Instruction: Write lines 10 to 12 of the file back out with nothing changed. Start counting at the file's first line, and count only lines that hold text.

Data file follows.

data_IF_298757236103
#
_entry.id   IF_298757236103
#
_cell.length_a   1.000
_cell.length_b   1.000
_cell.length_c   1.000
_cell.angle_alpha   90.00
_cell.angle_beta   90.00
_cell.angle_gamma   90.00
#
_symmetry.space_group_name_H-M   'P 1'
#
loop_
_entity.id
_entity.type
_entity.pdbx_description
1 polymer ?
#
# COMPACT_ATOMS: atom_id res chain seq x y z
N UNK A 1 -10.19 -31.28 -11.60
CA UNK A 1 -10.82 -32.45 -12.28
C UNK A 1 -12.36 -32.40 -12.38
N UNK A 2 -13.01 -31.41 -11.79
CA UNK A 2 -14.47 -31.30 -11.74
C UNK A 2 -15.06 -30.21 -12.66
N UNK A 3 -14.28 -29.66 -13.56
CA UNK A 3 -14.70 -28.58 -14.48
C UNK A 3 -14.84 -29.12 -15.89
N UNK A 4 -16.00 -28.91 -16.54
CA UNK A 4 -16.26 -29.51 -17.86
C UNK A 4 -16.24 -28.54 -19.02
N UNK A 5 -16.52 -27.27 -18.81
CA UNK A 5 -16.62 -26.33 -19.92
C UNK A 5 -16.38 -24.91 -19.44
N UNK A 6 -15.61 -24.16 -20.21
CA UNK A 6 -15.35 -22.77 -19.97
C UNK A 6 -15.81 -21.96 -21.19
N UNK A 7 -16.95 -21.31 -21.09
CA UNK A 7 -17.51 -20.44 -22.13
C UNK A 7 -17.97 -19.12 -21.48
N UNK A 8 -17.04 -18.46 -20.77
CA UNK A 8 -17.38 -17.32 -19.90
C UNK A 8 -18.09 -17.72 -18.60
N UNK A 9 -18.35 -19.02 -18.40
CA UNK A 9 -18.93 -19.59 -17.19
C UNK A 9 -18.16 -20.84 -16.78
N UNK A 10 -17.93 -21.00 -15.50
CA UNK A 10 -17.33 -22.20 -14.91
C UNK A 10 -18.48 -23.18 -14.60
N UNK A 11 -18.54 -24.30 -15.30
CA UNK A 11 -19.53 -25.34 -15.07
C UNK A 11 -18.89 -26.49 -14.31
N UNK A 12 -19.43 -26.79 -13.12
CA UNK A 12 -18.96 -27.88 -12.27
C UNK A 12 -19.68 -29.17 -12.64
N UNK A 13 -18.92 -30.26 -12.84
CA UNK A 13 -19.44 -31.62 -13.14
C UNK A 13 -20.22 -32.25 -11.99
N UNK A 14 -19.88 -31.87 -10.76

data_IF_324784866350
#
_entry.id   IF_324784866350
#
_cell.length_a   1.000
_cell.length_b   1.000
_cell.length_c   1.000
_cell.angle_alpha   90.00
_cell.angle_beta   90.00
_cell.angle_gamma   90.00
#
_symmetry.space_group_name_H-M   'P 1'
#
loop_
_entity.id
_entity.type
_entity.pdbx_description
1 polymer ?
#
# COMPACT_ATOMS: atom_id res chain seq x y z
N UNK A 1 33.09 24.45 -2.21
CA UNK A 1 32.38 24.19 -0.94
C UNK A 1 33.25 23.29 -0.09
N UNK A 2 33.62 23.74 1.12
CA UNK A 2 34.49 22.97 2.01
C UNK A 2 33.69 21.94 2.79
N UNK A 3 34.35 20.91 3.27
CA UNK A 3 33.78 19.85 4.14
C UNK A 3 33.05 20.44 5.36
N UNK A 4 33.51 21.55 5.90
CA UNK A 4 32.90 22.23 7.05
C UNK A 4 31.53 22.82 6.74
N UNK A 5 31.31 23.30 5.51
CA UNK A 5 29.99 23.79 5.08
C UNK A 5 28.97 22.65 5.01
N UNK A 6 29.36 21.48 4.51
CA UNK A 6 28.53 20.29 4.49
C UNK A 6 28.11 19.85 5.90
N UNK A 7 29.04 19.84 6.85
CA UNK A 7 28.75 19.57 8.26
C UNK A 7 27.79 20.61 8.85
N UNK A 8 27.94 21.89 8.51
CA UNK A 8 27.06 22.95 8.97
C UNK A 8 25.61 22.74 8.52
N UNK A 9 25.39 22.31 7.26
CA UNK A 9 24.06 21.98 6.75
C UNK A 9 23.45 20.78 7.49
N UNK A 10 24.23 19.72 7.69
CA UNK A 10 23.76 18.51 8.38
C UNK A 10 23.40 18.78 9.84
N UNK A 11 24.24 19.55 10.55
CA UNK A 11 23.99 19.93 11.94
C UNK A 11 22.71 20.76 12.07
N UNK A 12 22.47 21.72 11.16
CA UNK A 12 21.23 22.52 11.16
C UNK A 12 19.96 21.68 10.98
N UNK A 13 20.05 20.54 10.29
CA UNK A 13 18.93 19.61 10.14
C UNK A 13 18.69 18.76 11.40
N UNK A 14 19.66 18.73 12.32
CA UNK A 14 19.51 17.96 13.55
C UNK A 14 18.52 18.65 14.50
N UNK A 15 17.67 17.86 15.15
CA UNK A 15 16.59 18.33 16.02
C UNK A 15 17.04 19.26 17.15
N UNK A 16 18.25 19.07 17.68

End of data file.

_cell.angle_gamma   90.00
#
_symmetry.space_group_name_H-M   'P 1'